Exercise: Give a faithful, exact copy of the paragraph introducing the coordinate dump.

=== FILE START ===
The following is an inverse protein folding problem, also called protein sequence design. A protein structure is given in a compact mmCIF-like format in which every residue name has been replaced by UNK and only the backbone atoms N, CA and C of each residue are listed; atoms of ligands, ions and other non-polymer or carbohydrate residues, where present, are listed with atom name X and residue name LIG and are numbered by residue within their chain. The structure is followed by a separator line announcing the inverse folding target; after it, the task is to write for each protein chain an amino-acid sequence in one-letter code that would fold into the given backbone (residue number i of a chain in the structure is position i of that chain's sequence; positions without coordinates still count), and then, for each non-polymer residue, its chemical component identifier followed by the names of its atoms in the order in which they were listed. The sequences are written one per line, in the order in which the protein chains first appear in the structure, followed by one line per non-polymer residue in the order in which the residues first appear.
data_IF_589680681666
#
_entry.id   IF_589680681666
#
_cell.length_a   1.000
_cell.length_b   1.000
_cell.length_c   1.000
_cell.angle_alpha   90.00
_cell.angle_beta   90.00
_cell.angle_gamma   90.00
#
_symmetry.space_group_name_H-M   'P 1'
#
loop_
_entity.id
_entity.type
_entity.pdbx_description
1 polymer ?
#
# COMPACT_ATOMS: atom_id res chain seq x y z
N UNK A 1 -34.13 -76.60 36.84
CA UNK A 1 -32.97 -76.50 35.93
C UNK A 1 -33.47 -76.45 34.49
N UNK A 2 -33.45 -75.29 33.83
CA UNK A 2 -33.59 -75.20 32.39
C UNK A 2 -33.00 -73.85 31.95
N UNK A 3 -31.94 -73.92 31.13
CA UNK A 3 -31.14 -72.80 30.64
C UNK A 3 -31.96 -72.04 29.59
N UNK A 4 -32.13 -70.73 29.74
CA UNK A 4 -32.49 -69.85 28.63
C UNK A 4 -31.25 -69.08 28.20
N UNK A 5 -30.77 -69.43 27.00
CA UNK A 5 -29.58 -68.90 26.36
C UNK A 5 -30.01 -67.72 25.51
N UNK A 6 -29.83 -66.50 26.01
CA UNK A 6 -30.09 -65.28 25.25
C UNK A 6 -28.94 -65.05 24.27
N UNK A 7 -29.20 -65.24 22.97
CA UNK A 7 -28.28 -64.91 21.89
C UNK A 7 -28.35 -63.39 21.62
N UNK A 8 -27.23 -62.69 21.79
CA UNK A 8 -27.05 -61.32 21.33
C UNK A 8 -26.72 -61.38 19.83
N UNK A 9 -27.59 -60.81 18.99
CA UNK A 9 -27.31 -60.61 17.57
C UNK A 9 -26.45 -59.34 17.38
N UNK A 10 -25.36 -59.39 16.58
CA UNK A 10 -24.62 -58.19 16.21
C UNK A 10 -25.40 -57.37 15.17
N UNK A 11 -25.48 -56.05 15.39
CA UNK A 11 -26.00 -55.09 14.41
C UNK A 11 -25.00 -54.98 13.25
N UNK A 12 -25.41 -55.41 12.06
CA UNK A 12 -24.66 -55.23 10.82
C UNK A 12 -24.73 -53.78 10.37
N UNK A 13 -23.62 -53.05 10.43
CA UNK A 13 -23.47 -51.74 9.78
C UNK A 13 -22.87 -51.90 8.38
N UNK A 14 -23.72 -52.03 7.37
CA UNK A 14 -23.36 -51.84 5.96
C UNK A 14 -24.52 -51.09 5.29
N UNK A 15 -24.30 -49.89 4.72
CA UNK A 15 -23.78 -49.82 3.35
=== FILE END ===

The following is an inverse protein folding problem, also called protein sequence design. A protein structure is given in a compact mmCIF-like format in which every residue name has been replaced by UNK and only the backbone atoms N, CA and C of each residue are listed; atoms of ligands, ions and other non-polymer or carbohydrate residues, where present, are listed with atom name X and residue name LIG and are numbered by residue within their chain. The structure is followed by a separator line announcing the inverse folding target; after it, the task is to write for each protein chain an amino-acid sequence in one-letter code that would fold into the given backbone (residue number i of a chain in the structure is position i of that chain's sequence; positions without coordinates still count), and then, for each non-polymer residue, its chemical component identifier followed by the names of its atoms in the order in which they were listed. The sequences are written one per line, in the order in which the protein chains first appear in the structure, followed by one line per non-polymer residue in the order in which the residues first appear.